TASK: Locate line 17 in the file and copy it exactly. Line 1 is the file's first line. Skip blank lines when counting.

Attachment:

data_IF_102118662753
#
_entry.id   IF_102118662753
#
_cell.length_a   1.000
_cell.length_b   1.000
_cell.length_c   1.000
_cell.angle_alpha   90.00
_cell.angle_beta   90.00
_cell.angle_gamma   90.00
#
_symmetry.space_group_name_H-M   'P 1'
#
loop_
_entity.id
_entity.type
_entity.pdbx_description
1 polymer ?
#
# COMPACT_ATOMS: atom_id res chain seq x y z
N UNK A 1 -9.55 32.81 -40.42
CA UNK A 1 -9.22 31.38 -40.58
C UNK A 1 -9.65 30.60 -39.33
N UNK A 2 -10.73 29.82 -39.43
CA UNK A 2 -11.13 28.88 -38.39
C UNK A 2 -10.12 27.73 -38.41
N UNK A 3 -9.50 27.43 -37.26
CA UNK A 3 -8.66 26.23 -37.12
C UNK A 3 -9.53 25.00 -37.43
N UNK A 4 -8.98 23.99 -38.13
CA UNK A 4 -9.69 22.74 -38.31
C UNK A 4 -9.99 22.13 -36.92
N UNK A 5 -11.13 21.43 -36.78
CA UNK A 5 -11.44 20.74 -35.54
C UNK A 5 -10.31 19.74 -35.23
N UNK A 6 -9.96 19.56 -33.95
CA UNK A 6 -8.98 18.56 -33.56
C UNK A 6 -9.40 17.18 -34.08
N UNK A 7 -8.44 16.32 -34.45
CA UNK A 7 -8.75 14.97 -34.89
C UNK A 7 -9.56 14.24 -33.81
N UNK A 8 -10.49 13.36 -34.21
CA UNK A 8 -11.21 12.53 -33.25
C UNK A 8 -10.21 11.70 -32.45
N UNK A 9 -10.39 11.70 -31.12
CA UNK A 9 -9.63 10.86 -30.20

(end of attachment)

_entity.pdbx_description